In just a few short hours Nick Clegg has catapulted his Liberal Democrat party from the dark stalls of the also-rans right into the limelight of pole position.

The recent political leaders’ debate last Thursday allowed Nick Clegg to by-pass months of canvassing and the scrutiny of his party’s policies and manifesto. He grasped the opportunity that this ‘presidential’ style forum gave him and ran with it.

This has left both Labour and Conservative leaders gasping and wheezing in his wake as he breezes towards a famous general election result. Except that the final pages of the book have yet to be turned on this story.

Far from having everything to gain, Clegg will now find himself the centre of attention at the next one, if not two, debates with everything to lose.

He managed a quick sprint to get in to the lead but the finishing line is still a long way away.


Even with a significant lead in the latest polls the experts say this will still only give the LibDems a very strong power broker position, but not the reins of power themselves.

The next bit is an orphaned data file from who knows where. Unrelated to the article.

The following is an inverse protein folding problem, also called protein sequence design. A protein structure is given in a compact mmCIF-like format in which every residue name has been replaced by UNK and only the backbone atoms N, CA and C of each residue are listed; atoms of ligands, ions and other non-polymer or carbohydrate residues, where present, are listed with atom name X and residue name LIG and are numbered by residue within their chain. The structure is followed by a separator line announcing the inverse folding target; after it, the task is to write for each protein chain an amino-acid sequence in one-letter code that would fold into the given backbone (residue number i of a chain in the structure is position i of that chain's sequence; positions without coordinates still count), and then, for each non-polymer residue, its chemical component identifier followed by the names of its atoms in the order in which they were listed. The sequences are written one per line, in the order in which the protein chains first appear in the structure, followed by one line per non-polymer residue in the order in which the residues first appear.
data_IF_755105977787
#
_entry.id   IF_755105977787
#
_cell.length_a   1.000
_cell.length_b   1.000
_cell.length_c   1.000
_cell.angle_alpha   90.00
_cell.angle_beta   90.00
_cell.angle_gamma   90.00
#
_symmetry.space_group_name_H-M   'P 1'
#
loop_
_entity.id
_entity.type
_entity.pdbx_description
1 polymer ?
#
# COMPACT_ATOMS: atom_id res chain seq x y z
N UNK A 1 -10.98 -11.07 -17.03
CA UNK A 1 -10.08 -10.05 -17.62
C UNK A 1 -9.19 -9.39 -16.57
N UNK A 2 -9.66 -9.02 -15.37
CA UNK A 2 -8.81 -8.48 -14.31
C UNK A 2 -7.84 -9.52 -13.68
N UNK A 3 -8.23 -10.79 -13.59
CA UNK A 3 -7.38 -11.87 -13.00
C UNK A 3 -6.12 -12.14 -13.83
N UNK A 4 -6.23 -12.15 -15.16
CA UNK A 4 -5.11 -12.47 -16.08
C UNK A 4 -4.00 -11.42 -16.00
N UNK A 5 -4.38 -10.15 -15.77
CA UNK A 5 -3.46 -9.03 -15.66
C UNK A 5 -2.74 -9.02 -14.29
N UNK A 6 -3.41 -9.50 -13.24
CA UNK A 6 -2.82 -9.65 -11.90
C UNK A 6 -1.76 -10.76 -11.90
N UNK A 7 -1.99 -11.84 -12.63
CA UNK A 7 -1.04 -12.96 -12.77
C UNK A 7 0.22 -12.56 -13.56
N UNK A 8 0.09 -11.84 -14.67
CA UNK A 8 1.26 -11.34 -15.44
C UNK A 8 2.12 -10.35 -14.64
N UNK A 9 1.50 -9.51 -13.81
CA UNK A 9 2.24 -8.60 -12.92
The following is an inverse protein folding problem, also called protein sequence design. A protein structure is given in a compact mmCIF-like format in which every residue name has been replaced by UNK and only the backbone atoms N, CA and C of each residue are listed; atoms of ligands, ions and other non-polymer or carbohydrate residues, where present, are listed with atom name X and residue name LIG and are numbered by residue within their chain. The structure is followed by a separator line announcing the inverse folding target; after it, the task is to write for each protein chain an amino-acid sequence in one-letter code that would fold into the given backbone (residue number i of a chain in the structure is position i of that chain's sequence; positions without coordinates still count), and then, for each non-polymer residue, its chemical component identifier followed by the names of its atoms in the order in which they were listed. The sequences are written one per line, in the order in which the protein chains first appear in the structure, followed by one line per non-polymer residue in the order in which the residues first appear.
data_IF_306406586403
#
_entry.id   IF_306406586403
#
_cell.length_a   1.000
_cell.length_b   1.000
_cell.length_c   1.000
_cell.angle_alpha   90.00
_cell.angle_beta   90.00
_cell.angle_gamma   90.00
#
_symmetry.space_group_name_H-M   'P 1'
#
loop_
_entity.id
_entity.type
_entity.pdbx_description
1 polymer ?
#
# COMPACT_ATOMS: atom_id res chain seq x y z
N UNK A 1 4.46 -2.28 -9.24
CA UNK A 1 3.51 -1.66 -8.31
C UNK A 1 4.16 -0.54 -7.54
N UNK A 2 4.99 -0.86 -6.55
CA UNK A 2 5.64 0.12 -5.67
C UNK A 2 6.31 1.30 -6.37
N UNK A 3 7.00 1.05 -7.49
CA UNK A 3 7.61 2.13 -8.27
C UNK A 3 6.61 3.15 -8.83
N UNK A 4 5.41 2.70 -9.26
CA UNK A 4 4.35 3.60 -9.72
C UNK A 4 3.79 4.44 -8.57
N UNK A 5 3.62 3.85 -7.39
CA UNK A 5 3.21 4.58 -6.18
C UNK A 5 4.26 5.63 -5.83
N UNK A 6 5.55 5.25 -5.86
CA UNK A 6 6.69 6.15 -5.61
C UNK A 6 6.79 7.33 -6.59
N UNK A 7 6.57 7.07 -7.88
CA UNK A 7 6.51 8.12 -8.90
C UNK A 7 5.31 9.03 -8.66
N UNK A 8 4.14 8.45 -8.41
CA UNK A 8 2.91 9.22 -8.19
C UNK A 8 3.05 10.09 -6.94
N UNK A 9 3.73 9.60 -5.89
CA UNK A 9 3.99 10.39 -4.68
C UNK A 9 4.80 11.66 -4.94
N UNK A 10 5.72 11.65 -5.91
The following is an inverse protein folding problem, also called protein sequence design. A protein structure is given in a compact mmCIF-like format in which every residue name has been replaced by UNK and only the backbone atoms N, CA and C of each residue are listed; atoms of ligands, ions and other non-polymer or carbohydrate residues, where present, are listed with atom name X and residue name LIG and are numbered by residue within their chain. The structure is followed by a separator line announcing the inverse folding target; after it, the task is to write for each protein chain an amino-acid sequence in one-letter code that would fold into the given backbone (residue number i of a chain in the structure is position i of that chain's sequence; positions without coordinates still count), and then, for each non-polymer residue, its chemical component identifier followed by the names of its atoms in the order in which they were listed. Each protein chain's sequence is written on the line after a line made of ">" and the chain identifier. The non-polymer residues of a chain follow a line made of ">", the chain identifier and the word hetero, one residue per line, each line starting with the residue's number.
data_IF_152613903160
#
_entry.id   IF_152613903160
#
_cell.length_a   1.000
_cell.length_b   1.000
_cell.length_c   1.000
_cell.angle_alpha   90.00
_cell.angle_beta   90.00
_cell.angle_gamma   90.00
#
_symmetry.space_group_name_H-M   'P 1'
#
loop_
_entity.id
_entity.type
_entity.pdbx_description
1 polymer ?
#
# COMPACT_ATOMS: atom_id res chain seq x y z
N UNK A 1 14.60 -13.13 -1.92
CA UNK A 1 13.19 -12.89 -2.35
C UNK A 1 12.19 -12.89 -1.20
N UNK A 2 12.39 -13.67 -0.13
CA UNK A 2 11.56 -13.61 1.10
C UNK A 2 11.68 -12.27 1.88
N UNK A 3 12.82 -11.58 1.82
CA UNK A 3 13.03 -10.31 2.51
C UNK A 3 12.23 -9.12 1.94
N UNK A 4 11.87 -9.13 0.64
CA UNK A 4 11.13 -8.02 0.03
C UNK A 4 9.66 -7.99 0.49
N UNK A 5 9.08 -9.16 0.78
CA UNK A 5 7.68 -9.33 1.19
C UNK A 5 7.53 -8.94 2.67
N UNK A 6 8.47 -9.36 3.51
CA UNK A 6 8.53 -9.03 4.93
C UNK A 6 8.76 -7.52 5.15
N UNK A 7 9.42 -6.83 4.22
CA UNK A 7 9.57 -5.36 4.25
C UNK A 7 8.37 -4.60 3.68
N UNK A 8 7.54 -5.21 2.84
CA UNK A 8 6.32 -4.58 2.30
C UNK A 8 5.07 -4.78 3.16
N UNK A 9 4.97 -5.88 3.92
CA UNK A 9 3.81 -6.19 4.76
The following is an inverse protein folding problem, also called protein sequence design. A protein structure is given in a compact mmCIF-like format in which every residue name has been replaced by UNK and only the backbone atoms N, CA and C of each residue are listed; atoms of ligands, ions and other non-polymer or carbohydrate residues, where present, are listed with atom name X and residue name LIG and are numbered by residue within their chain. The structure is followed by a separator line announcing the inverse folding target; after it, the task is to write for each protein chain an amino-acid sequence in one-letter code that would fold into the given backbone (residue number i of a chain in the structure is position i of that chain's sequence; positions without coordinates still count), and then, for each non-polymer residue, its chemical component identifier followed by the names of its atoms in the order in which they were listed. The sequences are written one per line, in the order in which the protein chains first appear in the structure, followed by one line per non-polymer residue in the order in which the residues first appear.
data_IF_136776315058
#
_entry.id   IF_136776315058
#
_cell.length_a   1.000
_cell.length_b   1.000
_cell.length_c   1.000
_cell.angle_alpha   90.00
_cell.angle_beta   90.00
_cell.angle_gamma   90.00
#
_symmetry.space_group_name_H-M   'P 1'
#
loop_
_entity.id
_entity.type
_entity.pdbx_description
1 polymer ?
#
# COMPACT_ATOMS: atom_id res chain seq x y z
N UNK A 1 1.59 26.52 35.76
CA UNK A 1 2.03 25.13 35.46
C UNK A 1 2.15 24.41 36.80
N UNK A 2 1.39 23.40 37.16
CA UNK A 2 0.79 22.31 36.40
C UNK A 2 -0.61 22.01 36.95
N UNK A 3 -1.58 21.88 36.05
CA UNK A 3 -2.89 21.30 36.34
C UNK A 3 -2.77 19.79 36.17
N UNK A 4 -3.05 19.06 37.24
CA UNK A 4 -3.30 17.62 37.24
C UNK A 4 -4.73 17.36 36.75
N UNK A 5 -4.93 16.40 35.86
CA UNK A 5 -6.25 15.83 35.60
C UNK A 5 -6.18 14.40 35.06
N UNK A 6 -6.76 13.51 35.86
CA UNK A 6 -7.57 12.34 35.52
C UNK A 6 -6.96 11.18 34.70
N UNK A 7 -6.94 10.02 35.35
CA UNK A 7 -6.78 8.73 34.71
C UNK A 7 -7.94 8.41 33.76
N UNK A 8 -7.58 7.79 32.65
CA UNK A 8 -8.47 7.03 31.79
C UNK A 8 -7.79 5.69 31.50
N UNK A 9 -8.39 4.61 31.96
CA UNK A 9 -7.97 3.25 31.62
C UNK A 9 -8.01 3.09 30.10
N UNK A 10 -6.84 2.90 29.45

After being hailed as a great step in the progress of democracy, all the televised debate has done is expose the real shallowness of the system. That people do not vote for their local representatives, they vote for the party leaders. How can people possibly believe that a vote for one of these leaders will mean a better local representation for them, the voters? Local party MPs are not clones of the leaders, they are party lackeys. They will, in the end, vote in the interests of the party because that is where they derive their power from. Not from the voters.

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